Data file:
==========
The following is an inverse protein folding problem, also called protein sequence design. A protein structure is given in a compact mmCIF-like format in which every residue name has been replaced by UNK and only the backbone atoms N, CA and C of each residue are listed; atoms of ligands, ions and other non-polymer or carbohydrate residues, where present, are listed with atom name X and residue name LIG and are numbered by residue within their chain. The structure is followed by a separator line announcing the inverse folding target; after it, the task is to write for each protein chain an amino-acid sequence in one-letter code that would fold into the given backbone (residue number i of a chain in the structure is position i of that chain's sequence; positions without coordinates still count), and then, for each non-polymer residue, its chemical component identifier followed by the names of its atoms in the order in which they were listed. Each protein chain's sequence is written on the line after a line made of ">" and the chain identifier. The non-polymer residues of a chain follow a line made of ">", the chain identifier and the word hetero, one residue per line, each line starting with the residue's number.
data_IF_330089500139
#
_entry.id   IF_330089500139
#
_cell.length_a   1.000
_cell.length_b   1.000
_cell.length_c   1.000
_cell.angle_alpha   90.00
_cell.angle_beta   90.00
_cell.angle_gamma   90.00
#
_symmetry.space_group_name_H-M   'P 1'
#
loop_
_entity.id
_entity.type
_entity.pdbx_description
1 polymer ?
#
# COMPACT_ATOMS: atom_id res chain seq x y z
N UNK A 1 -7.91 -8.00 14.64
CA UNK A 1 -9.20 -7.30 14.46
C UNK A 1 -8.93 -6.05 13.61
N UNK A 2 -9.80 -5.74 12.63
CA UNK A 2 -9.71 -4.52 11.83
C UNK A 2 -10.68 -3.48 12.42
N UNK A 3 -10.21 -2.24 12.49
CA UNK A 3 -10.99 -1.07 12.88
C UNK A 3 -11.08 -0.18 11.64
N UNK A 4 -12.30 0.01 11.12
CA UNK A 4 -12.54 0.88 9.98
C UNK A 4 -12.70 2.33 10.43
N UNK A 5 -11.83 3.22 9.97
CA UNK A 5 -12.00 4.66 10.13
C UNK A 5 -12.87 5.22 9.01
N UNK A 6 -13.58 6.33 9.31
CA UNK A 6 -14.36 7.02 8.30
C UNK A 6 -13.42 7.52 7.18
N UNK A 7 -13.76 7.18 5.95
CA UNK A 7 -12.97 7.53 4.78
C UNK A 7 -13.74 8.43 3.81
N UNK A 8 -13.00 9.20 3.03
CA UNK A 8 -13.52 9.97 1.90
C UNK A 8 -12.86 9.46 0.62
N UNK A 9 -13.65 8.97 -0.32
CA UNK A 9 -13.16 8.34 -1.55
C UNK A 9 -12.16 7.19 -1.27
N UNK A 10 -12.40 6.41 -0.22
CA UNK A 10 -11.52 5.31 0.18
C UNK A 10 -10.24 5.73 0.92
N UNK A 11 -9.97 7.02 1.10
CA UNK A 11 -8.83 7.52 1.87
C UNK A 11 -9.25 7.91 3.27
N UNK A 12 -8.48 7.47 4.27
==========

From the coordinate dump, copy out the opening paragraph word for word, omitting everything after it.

The following is an inverse protein folding problem, also called protein sequence design. A protein structure is given in a compact mmCIF-like format in which every residue name has been replaced by UNK and only the backbone atoms N, CA and C of each residue are listed; atoms of ligands, ions and other non-polymer or carbohydrate residues, where present, are listed with atom name X and residue name LIG and are numbered by residue within their chain. The structure is followed by a separator line announcing the inverse folding target; after it, the task is to write for each protein chain an amino-acid sequence in one-letter code that would fold into the given backbone (residue number i of a chain in the structure is position i of that chain's sequence; positions without coordinates still count), and then, for each non-polymer residue, its chemical component identifier followed by the names of its atoms in the order in which they were listed. Each protein chain's sequence is written on the line after a line made of ">" and the chain identifier. The non-polymer residues of a chain follow a line made of ">", the chain identifier and the word hetero, one residue per line, each line starting with the residue's number.